Friday, April 13, 2007

Calls of Note Part 3

JMP Securities says that Clayton Holdings' (NASDAQ:CLAY) recent comments suggested that their 1Q revenue estimate is low and that their EPS estimate is achievable despite a perfect storm of cataclysmic events in the quarter for the subprime MBS market. By providing outsourcing services that span the entire lifecycle of a non-conforming mortgage from origination to post-securitization surveillance, Clayton has a unique and dominant franchise within a growing marketplace. Firm continue to believe that the company is poised to emerge from 2007 in a stronger position than it started in terms of Wall Street dealers' market share of securitizations, demand for greater due diligence rates on purchased portfolios, possible special servicing mandates, successful new product roll-outs, and new clients entering the customer mix.

Firm notes that management commented that revenue for the quarter should be a "couple of percentage points" below the first quarter of 2006, which would imply about $53-54 million, versus firm's $48 million estimate. On the gross margin front, they communicated expectations of mid-30%s, not far from firm's 38% forecast. They have two general observations. First, the ability to generate over $50 million of revenue during a quarter when the subprime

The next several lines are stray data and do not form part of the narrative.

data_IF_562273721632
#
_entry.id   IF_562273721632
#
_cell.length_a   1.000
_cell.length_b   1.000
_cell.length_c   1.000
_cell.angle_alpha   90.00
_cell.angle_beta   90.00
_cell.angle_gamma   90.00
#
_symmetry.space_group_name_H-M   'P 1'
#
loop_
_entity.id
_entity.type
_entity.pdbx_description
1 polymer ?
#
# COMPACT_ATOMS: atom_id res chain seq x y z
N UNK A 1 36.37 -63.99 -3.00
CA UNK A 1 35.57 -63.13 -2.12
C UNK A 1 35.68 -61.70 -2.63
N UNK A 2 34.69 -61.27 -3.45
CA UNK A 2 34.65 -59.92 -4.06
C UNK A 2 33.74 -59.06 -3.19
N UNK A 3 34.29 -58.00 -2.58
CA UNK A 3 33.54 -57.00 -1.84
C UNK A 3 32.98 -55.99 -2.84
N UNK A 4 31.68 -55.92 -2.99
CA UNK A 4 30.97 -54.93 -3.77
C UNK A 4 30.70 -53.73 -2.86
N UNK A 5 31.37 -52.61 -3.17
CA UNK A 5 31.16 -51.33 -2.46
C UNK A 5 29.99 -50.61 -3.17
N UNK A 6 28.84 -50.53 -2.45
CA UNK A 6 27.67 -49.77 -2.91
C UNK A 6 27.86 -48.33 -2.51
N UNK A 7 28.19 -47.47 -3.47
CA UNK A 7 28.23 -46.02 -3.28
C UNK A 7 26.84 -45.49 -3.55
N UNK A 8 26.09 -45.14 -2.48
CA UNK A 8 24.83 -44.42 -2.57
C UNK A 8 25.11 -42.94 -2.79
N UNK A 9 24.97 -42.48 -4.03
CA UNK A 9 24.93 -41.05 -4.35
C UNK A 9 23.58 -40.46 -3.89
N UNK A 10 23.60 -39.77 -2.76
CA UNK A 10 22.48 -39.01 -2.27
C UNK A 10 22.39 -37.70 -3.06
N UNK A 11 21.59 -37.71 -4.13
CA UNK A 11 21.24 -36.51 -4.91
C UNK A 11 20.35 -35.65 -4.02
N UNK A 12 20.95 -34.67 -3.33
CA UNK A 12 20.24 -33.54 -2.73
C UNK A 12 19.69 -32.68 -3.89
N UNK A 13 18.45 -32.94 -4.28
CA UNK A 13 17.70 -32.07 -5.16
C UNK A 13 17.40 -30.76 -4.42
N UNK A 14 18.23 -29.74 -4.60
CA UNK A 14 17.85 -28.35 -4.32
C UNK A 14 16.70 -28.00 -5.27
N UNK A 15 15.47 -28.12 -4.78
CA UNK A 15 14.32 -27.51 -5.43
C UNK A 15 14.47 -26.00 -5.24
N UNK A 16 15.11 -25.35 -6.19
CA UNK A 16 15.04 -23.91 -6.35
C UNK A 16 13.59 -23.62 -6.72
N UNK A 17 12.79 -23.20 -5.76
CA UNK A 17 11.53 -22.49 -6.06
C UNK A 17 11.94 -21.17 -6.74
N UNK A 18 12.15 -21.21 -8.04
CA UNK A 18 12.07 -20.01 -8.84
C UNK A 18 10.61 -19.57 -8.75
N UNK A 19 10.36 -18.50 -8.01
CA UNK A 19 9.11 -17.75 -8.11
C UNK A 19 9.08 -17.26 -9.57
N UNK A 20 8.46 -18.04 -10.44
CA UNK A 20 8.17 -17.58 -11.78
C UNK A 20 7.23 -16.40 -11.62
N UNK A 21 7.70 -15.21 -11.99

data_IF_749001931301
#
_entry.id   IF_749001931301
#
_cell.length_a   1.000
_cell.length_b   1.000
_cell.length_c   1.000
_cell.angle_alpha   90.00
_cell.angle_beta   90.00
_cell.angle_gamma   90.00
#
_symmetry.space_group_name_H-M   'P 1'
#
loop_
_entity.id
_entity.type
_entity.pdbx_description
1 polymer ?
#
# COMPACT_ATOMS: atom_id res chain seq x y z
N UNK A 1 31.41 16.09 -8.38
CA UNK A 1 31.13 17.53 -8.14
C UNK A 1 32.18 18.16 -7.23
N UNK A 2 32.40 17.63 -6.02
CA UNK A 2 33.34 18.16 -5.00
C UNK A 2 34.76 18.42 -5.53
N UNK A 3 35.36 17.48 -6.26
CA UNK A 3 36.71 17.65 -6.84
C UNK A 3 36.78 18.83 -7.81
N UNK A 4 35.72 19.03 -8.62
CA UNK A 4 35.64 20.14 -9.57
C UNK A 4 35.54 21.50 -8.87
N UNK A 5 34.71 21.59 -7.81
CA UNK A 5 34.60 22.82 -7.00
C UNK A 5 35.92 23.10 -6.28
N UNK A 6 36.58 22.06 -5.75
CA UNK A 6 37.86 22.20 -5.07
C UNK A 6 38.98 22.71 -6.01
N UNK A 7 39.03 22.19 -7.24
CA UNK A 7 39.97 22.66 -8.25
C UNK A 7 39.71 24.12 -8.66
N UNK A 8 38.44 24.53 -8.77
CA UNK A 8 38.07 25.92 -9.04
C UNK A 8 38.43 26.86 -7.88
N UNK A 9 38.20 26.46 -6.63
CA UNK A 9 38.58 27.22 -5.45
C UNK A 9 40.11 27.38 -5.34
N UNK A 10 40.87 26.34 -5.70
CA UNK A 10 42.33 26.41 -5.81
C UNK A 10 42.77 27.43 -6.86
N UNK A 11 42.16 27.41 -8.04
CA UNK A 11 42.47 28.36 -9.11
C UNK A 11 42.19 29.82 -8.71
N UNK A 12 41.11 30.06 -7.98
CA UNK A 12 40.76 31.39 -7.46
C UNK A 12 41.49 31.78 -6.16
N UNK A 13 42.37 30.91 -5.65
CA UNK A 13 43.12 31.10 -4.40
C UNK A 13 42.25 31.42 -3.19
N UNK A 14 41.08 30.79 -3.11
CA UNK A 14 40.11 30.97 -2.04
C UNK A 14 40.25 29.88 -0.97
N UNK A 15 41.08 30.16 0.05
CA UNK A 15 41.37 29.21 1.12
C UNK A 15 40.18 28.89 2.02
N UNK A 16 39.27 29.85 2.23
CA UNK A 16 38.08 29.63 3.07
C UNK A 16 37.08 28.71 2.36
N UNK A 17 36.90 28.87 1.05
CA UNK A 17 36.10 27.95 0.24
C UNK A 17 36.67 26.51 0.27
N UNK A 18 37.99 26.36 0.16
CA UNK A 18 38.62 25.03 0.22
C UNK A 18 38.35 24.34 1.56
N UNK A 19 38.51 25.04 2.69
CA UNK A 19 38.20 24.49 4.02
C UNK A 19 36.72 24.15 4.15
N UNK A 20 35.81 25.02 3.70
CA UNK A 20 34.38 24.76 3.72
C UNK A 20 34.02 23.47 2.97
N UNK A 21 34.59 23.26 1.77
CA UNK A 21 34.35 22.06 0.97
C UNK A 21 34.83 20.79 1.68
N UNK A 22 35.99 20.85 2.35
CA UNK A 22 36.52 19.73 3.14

securitization market practically shut down attests to the breadth of services and some of the "counter-cyclical" or mitigating trends they see, such as rising due diligence rates. Second, the ability to deliver mid-30% gross margins seems to be a validation of the variable cost labor model that it employs. Specifically, the overwhelming bulk of its employees consist of contractors that are hired on an "as needed" basis to handle deal flow, not full-time employees that burden Clayton with fixed costs.

Notablecalls: See that big fall between March 8th and 13th? That's when the worries about the quarter were spreading. Now it looks as the quarter is just fine. Expect to see a strong interest in the shares today.

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